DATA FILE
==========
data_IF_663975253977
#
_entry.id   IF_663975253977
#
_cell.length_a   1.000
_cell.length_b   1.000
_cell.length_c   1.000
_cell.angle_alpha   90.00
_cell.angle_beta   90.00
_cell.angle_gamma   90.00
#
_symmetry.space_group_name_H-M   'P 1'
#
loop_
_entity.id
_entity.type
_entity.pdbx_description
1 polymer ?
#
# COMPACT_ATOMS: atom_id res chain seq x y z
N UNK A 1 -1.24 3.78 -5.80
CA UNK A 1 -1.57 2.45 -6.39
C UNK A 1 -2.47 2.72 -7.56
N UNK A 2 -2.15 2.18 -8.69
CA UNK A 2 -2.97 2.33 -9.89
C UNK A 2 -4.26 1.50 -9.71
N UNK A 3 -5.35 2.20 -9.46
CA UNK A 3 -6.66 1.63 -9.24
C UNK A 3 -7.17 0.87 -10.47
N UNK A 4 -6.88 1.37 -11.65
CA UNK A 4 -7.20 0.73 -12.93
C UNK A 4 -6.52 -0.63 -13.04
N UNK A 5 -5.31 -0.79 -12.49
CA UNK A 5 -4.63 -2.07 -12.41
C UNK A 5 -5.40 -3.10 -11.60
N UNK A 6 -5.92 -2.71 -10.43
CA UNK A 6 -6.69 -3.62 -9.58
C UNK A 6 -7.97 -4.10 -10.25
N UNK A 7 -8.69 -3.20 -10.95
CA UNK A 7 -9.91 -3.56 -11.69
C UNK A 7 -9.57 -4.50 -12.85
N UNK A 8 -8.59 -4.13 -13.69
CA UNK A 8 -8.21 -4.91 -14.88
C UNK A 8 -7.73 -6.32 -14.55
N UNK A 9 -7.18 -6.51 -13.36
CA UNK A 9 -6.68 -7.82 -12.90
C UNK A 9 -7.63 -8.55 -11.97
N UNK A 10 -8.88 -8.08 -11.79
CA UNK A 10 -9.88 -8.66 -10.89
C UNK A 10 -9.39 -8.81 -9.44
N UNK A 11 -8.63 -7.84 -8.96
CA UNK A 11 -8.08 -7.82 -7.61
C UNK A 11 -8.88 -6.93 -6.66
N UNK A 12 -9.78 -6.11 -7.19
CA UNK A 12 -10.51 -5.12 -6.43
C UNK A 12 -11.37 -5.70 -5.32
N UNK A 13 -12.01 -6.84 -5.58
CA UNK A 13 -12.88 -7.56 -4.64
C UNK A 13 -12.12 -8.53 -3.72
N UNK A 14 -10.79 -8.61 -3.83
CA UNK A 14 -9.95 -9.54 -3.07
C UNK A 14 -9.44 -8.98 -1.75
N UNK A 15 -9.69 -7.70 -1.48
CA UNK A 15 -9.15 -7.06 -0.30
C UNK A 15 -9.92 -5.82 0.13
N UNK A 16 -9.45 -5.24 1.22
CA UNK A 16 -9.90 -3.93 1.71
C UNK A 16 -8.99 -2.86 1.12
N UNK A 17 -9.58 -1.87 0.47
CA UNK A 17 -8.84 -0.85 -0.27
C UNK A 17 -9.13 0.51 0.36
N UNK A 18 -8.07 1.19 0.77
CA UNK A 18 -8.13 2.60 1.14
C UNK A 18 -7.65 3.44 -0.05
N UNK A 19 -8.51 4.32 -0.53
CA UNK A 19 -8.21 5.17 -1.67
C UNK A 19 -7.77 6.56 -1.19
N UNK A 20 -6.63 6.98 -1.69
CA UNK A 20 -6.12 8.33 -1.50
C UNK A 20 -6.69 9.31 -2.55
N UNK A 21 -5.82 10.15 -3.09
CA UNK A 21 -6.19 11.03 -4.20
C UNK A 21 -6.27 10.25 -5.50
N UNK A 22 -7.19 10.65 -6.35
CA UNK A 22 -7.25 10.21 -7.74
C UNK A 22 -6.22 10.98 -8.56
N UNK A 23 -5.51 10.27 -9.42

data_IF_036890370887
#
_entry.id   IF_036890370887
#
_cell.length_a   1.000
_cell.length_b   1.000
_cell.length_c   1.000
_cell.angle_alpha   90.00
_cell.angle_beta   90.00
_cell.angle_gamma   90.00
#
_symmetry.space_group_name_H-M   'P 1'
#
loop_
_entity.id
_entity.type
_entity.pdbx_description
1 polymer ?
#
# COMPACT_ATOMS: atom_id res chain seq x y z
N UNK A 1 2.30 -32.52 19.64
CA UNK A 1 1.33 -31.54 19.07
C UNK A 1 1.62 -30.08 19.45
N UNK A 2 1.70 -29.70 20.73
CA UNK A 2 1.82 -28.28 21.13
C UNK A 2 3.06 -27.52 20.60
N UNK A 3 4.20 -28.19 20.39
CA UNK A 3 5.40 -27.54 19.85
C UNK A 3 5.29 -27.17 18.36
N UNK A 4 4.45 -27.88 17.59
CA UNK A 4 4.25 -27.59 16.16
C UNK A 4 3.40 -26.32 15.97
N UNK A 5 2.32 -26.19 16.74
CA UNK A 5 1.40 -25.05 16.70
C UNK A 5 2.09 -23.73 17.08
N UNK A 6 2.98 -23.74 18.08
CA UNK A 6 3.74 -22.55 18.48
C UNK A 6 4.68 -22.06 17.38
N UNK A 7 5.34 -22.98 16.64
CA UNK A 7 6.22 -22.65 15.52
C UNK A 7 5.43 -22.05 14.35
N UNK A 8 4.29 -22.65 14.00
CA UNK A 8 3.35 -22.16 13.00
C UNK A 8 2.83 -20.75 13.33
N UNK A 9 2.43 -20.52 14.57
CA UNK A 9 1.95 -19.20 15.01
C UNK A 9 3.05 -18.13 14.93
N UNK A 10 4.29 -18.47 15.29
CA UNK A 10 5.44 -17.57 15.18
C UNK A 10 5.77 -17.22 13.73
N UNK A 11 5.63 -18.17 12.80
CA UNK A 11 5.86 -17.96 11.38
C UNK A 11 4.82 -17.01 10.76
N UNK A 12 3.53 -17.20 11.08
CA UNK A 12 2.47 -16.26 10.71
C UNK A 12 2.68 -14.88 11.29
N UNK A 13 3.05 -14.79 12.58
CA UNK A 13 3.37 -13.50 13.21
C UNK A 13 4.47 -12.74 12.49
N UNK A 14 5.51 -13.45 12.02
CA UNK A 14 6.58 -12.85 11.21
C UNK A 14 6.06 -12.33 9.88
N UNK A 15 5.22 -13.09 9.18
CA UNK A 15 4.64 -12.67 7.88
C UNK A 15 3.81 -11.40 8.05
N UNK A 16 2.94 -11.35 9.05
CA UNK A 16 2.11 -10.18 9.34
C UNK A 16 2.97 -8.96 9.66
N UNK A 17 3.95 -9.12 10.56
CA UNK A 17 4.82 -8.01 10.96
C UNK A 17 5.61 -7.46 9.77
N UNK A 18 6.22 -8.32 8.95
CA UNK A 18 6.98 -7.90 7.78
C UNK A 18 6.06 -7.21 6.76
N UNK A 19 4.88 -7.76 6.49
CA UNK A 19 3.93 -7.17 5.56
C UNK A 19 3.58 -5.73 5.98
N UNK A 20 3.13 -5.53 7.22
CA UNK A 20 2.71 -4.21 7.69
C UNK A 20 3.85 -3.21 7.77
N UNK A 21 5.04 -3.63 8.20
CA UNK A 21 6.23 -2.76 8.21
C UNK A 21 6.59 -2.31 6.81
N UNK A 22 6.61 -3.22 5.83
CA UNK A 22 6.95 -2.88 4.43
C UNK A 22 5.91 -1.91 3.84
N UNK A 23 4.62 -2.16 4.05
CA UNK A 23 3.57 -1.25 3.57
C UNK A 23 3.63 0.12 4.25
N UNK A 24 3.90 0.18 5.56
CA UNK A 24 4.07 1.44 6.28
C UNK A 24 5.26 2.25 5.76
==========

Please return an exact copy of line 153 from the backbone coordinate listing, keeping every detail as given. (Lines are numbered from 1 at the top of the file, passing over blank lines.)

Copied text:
N UNK A 16 2.94 -11.35 9.05